M. Davis et al.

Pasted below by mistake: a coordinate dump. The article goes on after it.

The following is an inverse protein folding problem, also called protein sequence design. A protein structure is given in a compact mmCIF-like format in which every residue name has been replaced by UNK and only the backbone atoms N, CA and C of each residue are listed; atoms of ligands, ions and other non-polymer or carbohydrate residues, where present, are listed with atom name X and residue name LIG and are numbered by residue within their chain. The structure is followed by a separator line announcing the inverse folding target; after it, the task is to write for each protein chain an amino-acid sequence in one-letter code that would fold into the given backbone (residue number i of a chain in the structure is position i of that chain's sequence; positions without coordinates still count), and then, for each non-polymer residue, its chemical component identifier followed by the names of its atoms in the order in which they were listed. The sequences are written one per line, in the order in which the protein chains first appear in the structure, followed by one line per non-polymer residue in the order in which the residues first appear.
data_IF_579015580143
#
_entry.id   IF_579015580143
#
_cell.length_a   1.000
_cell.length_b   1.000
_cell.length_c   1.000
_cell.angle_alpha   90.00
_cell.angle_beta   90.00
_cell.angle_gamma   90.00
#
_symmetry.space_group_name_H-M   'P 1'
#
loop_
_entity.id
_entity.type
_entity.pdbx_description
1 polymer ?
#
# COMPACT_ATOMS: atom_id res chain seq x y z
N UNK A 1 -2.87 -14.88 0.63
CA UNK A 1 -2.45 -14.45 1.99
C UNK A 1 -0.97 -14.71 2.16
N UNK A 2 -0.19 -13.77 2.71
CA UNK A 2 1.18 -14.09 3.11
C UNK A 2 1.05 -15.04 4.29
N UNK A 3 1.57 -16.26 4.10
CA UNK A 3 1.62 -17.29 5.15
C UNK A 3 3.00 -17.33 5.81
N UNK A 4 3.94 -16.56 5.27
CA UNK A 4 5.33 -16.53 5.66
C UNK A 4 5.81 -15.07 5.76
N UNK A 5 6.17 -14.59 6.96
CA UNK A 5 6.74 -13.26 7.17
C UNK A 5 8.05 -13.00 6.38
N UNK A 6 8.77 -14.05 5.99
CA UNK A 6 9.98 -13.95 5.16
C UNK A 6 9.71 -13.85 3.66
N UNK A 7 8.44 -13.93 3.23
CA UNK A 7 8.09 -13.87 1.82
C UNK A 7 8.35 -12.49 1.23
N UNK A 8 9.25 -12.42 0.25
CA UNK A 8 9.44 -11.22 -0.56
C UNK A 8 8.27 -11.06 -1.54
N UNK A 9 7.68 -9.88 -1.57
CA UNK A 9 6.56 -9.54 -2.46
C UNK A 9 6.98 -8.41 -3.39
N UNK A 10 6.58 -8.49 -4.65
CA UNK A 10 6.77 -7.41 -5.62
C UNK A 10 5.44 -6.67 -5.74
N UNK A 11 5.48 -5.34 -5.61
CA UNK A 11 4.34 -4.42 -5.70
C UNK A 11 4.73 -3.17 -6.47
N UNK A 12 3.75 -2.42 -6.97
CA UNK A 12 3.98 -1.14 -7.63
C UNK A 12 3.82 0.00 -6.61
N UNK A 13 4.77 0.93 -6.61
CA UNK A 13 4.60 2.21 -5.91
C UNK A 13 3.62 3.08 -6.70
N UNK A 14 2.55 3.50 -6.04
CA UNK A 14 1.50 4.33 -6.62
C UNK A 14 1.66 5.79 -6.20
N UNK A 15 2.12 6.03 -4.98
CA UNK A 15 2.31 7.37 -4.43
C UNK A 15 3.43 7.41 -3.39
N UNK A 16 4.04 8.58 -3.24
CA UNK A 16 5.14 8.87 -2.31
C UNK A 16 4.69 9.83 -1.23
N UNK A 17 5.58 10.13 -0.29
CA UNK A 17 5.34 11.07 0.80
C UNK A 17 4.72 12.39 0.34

work better. Thus, we predicted that giving D-cycloserine prior to extinction training would enhance extinction. In a series of experiments conducted very similarly to those of Falls et al.(1992), our laboratory (Walker, Ressler, Lu, & Davis, 2002)administered D-cycloserine either systemically or directly intothe amygdala prior to extinction training and then tested re-tention of extinction the next day without administering anymore of the drug. D-cycloserine dose-dependently enhancedextinction in rats exposed to lights in the absence of shock butnotincontrolratsthatdidnotreceiveextinctiontraining(Fig.1).This indicated that the drug’s facilitatory effect was specific toextinction and did not result from a general dampening of fear expression.Ledgerwood, Richardson, and Cranney (2003) found thatD-cycloserine given either systemically or directly into theamygdala also facilitated extinction of conditioned freezing.Mostinterestingly,D-cycloserinecouldstillfacilitateextinctionwhengivenuptoabout3hoursafterextinctiontraining,afindingconsistent with the idea that D-cycloserine facilitates consoli-dation of extinction. More recently, the same researchers foundthat D-cycloserine reduced the ability of stress to disruptextinction. Thus, control rats given shocks as a stressor after extinction training showed the typical return of conditionedfear (reinstatement), whereas experimental rats previouslytreated with D-cycloserine continued to express extinction(i.e., showed much less reinstated fear; Ledgerwood, Richard-son, & Cranney, 2004).Surprisingly, both our lab and the Richardson lab have foundthat D-cycloserine facilitates extinction only, not fear condi-tioningitself,althoughitisnotclearwhythisisso.Asmentionedearlier, D-cycloserine binds to the NMDA receptor to make itwork better. D-cycloserine works similarly to D-serine, achemicalinthebrainthat,alongwithglycine,isbelievedtobindtothesamesiteontheNMDAreceptor.Hence,itispossiblethatNMDA receptors involved in fear conditioning are already sat-urated with D-serine or glycine, such that adding D-cycloserinecannot have any further effect; perhaps NMDA receptors in-volvedinextinctionarenotsaturated,suchthattheiractivitycanbe improved by giving D-cycloserine.